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Previous Reads: Fiction > Alice by Christina Henry

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message 1: by Louise, Group Founder (new)

Louise | 680 comments Mod
This is the thread for discussion of our May group read. The theme was horror and the winning book was Alice by Christina Henry

Alice (goodreads blurb)
A mind-bending new novel inspired by the twisted and wondrous works of Lewis Carroll...
In a warren of crumbling buildings and desperate people called the Old City, there stands a hospital with cinderblock walls which echo the screams of the poor souls inside.
In the hospital, there is a woman. Her hair, once blond, hangs in tangles down her back. She doesn’t remember why she’s in such a terrible place. Just a tea party long ago, and long ears, and blood…
Then, one night, a fire at the hospital gives the woman a chance to escape, tumbling out of the hole that imprisoned her, leaving her free to uncover the truth about what happened to her all those years ago.
Only something else has escaped with her. Something dark. Something powerful.
And to find the truth, she will have to track this beast to the very heart of the Old City, where the rabbit waits for his Alice.

Christina Henry (author website)
CHRISTINA HENRY is the author of the CHRONICLES OF ALICE duology, ALICE and RED QUEEN, a dark and twisted take on Alice’s Adventures in Wonderland, as well as LOST BOY: THE TRUE STORY OF CAPTAIN HOOK, an origin story of Captain Hook from Peter Pan.
She is also the author of the national bestselling BLACK WINGS series (BLACK WINGS, BLACK NIGHT, BLACK HOWL, BLACK LAMENT, BLACK CITY, BLACK HEART and BLACK SPRING) featuring Agent of Death Madeline Black and her popcorn-loving gargoyle Beezle.
ALICE was chosen as one of Amazon’s Best Books of the Year in Science Fiction and Fantasy for 2015. It was also a Goodreads Choice Award nominee in Horror and one of Barnes & Noble’s Bestselling Science Fiction and Fantasy novels of 2015.


message 2: by Anita (new)

Anita (anitafajitapitareada) | 1034 comments Mod
Just started last night. immediately dark. trigger warnings for sexual assault attached to many reviews of this book.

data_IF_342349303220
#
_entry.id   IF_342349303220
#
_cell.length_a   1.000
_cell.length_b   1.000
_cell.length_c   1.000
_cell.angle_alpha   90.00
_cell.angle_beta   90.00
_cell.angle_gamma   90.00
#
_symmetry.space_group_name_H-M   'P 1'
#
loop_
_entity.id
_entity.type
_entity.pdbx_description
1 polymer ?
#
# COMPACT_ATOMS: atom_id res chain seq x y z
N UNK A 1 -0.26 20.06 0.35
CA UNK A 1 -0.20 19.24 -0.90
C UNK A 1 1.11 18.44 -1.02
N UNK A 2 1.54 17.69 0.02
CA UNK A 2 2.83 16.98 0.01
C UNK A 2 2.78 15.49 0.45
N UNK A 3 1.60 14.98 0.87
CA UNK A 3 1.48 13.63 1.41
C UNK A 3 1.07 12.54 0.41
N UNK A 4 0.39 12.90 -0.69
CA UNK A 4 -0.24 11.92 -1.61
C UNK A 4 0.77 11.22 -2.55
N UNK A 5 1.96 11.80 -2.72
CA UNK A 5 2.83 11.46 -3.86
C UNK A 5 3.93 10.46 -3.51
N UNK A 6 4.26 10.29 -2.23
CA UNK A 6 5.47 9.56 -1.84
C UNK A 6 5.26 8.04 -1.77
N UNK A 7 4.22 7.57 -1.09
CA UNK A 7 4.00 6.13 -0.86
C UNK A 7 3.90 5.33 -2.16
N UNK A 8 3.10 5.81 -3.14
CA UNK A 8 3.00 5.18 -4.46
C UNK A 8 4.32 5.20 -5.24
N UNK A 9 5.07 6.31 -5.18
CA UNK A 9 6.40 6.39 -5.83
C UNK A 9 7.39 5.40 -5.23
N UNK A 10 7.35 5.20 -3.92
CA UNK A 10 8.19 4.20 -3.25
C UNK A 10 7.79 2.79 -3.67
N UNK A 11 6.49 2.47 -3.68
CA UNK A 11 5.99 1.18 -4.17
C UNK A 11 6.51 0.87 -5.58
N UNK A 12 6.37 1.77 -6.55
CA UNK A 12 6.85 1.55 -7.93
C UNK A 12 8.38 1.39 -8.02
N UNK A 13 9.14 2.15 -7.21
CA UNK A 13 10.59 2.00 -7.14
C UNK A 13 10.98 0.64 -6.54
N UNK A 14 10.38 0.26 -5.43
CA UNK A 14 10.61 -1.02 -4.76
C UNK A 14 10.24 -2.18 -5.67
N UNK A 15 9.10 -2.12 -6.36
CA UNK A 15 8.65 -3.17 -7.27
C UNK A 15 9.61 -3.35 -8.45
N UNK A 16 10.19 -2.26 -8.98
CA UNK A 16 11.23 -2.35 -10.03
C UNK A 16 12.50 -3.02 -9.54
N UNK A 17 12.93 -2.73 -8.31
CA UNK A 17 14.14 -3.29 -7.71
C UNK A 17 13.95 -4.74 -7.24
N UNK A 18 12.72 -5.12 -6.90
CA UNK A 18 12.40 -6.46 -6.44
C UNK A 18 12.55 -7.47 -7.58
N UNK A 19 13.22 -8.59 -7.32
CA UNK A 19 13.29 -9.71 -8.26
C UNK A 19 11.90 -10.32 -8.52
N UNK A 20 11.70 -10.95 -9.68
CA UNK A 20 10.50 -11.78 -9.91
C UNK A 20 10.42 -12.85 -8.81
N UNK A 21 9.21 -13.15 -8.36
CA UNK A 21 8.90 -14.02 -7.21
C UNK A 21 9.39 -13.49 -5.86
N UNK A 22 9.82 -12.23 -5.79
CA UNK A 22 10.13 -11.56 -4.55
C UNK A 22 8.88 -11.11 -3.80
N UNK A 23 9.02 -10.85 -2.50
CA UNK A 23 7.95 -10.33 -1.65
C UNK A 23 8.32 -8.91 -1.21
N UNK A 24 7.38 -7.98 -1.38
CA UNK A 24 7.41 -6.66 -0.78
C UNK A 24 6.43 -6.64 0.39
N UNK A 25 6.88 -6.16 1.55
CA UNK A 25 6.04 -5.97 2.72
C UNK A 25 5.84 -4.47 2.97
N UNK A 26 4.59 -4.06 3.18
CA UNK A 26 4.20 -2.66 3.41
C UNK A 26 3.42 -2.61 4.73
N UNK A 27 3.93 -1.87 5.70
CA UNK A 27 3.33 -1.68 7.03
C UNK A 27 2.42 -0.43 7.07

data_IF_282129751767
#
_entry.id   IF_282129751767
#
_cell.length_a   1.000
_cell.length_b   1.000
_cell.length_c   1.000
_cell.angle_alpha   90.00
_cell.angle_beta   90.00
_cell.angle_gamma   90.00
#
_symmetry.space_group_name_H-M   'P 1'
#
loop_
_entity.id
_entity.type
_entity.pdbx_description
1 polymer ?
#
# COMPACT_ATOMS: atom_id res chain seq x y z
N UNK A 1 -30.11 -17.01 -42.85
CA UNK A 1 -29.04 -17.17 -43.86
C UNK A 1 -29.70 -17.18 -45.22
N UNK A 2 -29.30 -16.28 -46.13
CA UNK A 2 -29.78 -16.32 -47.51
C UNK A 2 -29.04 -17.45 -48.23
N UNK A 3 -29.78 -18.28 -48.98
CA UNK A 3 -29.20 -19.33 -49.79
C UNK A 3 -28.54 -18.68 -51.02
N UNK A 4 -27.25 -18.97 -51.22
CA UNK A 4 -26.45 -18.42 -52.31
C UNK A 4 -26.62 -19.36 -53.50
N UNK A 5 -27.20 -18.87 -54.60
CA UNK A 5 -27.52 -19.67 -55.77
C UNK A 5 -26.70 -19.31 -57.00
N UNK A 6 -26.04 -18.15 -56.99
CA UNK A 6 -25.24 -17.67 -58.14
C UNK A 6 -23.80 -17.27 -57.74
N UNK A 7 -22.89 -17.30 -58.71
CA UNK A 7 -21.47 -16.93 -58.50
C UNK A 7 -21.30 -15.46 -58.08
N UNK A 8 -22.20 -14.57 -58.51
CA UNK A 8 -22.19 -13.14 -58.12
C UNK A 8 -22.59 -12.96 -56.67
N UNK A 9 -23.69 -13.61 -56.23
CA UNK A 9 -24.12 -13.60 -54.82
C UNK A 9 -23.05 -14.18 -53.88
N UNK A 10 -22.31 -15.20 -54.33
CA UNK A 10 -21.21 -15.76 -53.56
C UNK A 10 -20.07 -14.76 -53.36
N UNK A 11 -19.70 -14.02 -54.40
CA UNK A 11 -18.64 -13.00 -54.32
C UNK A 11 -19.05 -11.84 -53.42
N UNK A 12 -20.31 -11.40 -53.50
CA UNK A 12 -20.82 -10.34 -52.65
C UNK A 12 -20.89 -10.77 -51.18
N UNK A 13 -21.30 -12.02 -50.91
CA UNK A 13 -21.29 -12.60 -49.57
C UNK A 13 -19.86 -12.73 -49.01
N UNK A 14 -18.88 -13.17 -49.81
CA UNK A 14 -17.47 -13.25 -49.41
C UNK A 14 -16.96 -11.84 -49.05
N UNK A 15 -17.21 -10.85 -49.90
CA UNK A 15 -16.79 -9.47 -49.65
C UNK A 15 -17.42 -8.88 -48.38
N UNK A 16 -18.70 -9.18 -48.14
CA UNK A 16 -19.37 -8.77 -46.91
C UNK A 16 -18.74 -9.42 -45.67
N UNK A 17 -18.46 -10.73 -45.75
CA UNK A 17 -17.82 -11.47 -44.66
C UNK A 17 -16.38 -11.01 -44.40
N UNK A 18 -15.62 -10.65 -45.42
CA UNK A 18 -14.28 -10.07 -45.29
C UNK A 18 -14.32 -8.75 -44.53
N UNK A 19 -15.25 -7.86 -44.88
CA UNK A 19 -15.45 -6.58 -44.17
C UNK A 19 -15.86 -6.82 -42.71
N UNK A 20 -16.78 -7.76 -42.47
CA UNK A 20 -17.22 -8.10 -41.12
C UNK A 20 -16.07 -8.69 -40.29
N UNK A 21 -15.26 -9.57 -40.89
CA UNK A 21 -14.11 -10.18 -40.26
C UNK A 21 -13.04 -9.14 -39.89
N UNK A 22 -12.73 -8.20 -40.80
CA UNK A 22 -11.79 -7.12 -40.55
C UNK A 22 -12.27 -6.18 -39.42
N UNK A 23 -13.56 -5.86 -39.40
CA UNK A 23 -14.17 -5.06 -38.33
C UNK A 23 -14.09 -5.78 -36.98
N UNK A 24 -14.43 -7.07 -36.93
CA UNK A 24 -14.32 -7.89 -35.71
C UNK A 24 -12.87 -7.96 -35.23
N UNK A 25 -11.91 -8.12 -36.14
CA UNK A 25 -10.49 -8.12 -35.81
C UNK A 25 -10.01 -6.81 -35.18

message 3: by Anita (new)

Anita (anitafajitapitareada) | 1034 comments Mod
So I finished and found it very meh. I thought the storyline was pretty loose. The best part were the characters of the Walrus, the Carpenter, Cheshire, and the Rabbit. just the idea of those characters rehashed as kind of area mob bosses was interesting. Although maybe not the actualization here.


message 4: by Liesl (new)

Liesl | 514 comments After reading the synopsis during the voting process, I was excited about reading this book. I thought that it sounded like a really interesting idea for revisiting the classic tale of “Alice in Wonderland” to see Alice as a rape survivor and the original story and characters from the tale being unravelled as metaphors for the traumatic event that she had survived. Unfortunately, I don`t think that the book holds up to its promise, especially if you go back and revisit the original work.

Most of the characters seem to be caricatures rather than fully developed beings. They share names with characters from the original story but that is where the connection ends, and ultimately this just seems like a gimmick to get you to buy the book.

Did anyone else find himself or herself confused about who exactly the audience would be for this book? I found the level of the work to be quite juvenile for adult readers. It wasn’t just the use of the characters from a Children’s story but the one-dimensional way that the characters acted and the juvenile descriptions of (view spoiler). Many of the resolutions to the drama that developed during the story were very anti-climactic and left me feeling frustrated at the lack of substance to the story. However, the sexual and violent themes and imagery of the story made me doubt that this book was aimed at a younger age group and led me to conclude that the author is not a skilled writer.

It is a shame because in this current #MeToo# era a story that illustrates the perversions of male power and the consequences of that power for women would be extremely relevant. Although the ending of the book attempts to show Alice as empowered, that effort is diminished by the fact that it is really (view spoiler) that allows Alice and Hatcher to find the Jabberwocky, and their actions throughout that journey result in him becoming even more powerful than he previously was. Ultimately, he has used them for his own gain, and his explanation of his lack of fear of the Mermaid also implies that he does not fear Alice either.

Perhaps I am being too critical of this. I would be interested to hear other views.


message 5: by Sophie (new)

Sophie | 184 comments Your observations are pretty spot on Liesl. Once I got into the story I lost any expectations of this being in any way related to the original Alice I Wonderland.
To me it felt like the screenplay for a Bruce Willis movie.


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